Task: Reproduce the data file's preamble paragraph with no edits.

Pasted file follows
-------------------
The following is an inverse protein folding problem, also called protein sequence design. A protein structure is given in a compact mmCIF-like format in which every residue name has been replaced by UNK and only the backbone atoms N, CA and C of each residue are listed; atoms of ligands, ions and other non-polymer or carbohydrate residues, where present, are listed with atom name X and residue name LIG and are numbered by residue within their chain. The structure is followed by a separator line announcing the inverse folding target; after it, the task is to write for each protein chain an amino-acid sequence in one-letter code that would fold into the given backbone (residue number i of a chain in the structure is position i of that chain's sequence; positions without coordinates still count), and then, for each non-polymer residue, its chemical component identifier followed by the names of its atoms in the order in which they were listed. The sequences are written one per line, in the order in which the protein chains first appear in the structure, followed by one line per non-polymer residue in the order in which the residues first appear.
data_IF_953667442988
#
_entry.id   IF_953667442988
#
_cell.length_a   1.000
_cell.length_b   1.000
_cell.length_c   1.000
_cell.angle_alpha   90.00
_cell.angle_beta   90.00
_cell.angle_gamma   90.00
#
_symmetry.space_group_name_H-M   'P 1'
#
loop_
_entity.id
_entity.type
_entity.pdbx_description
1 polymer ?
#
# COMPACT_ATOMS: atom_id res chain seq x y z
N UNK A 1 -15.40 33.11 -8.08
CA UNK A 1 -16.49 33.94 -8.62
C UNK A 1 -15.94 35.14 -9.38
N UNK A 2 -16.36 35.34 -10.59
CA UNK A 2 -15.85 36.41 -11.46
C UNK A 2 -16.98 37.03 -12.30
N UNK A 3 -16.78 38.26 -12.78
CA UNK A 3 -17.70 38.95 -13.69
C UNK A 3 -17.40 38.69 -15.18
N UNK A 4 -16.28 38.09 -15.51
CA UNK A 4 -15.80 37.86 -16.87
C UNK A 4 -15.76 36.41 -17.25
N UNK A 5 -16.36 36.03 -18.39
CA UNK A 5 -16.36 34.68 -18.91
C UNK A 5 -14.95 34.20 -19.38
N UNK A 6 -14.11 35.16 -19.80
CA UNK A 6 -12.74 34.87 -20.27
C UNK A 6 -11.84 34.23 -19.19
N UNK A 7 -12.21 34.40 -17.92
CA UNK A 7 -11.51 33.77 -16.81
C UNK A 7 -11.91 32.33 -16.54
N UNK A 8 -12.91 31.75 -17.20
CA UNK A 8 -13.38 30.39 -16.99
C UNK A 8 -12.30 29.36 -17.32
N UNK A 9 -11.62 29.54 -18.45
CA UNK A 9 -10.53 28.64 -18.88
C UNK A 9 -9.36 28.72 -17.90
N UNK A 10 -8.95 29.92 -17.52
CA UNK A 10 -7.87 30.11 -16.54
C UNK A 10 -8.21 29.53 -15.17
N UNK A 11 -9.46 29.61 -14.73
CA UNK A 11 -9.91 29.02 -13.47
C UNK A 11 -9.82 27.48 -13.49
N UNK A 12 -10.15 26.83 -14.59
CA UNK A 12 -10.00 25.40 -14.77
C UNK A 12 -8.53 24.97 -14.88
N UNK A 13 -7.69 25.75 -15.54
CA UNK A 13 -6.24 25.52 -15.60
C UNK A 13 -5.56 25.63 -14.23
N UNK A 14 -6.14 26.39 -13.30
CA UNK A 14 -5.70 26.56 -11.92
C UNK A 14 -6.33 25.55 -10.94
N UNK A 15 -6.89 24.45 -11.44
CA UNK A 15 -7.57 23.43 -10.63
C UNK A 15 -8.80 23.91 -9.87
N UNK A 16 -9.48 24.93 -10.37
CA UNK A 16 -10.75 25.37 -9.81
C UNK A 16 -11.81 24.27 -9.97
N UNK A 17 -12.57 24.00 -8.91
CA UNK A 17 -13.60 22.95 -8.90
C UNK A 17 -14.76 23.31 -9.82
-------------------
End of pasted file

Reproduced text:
The following is an inverse protein folding problem, also called protein sequence design. A protein structure is given in a compact mmCIF-like format in which every residue name has been replaced by UNK and only the backbone atoms N, CA and C of each residue are listed; atoms of ligands, ions and other non-polymer or carbohydrate residues, where present, are listed with atom name X and residue name LIG and are numbered by residue within their chain. The structure is followed by a separator line announcing the inverse folding target; after it, the task is to write for each protein chain an amino-acid sequence in one-letter code that would fold into the given backbone (residue number i of a chain in the structure is position i of that chain's sequence; positions without coordinates still count), and then, for each non-polymer residue, its chemical component identifier followed by the names of its atoms in the order in which they were listed. The sequences are written one per line, in the order in which the protein chains first appear in the structure, followed by one line per non-polymer residue in the order in which the residues first appear.